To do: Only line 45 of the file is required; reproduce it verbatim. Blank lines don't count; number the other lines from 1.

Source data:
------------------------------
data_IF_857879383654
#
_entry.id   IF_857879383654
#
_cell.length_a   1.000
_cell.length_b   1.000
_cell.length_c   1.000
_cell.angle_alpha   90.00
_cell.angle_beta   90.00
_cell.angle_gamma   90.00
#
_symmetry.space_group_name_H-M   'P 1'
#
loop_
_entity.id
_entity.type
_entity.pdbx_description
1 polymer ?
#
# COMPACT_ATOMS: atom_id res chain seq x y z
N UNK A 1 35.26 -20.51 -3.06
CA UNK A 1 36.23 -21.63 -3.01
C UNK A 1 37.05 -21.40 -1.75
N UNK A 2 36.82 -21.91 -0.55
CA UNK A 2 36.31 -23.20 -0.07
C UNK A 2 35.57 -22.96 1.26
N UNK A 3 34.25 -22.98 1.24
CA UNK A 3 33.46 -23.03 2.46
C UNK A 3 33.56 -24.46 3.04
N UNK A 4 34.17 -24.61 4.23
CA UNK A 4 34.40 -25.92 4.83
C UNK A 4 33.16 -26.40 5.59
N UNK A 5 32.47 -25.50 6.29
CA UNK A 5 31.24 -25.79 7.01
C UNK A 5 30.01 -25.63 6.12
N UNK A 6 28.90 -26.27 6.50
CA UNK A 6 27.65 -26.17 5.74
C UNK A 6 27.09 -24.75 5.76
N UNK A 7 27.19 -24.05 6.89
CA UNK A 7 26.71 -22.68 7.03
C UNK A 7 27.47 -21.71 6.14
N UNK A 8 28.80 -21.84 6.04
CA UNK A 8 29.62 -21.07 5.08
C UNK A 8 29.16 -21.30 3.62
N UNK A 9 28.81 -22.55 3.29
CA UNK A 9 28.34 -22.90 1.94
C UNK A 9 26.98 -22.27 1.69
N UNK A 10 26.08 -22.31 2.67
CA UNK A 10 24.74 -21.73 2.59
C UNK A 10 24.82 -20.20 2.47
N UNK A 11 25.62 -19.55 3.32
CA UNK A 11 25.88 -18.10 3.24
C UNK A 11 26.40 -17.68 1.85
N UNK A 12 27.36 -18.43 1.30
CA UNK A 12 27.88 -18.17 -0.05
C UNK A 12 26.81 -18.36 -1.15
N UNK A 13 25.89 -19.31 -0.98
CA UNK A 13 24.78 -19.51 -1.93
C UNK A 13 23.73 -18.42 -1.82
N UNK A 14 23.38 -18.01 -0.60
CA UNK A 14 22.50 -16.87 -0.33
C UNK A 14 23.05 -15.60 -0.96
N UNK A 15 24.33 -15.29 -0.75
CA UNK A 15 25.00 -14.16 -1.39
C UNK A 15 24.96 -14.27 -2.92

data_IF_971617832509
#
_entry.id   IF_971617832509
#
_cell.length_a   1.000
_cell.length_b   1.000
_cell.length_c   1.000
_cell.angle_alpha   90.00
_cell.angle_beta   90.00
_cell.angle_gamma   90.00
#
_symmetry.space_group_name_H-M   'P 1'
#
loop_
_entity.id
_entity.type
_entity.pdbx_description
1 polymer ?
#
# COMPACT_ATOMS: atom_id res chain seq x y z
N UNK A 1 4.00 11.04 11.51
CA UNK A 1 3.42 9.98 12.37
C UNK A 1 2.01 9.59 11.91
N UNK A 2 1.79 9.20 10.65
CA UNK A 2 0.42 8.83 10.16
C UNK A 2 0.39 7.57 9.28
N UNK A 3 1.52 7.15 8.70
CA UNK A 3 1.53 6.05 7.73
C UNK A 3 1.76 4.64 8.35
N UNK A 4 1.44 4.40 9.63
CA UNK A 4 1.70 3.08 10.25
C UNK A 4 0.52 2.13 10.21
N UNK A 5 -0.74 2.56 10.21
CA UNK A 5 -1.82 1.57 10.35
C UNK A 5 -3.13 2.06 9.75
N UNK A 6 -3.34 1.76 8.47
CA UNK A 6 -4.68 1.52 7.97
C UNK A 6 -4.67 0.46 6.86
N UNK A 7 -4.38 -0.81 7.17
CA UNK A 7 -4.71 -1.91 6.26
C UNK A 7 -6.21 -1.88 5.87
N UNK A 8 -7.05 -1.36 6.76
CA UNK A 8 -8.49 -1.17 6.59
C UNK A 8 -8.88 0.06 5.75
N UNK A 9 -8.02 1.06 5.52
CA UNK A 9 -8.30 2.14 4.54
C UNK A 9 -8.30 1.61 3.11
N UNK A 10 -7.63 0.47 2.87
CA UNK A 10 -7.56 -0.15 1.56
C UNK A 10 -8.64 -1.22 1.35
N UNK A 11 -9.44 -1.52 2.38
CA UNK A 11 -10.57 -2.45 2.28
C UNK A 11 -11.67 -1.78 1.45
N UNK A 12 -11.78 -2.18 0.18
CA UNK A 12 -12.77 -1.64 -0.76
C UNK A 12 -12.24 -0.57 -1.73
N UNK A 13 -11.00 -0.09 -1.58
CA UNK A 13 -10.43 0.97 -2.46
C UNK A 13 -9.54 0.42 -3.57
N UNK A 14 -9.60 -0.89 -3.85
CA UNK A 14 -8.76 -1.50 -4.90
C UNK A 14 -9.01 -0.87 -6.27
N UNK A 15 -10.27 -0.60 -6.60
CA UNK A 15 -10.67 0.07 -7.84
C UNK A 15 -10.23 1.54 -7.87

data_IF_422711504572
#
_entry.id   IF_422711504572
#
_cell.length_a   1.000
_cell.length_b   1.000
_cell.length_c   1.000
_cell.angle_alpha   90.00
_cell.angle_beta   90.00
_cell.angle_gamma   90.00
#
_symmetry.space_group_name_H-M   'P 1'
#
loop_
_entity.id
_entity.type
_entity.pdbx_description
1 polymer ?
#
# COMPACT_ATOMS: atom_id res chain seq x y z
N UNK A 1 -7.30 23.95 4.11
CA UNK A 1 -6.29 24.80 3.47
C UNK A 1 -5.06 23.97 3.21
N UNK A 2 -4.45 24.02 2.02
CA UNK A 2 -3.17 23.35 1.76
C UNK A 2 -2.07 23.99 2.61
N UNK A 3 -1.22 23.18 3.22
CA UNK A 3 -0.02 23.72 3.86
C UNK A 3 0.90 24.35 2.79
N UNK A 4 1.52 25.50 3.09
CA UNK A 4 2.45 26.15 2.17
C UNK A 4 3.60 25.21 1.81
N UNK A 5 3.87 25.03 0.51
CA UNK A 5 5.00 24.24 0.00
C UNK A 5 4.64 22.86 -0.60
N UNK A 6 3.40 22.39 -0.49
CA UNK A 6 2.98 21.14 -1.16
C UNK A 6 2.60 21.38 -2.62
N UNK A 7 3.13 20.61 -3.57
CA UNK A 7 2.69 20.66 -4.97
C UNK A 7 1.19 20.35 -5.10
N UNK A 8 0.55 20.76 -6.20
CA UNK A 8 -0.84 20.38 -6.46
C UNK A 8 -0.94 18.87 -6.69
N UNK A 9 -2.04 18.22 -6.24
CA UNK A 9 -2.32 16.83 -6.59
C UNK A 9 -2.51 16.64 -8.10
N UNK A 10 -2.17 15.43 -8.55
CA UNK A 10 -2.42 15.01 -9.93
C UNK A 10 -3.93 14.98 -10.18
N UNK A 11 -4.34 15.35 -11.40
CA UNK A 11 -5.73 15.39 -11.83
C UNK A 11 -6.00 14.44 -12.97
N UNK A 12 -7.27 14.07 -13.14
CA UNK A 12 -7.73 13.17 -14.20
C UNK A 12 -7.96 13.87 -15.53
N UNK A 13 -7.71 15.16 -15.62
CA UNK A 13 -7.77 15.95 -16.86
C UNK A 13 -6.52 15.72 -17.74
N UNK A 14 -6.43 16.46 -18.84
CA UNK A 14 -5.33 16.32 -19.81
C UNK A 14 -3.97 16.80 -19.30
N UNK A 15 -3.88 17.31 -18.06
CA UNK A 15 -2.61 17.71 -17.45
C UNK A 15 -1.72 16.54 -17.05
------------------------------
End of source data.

N UNK A 9 28.81 -22.55 3.29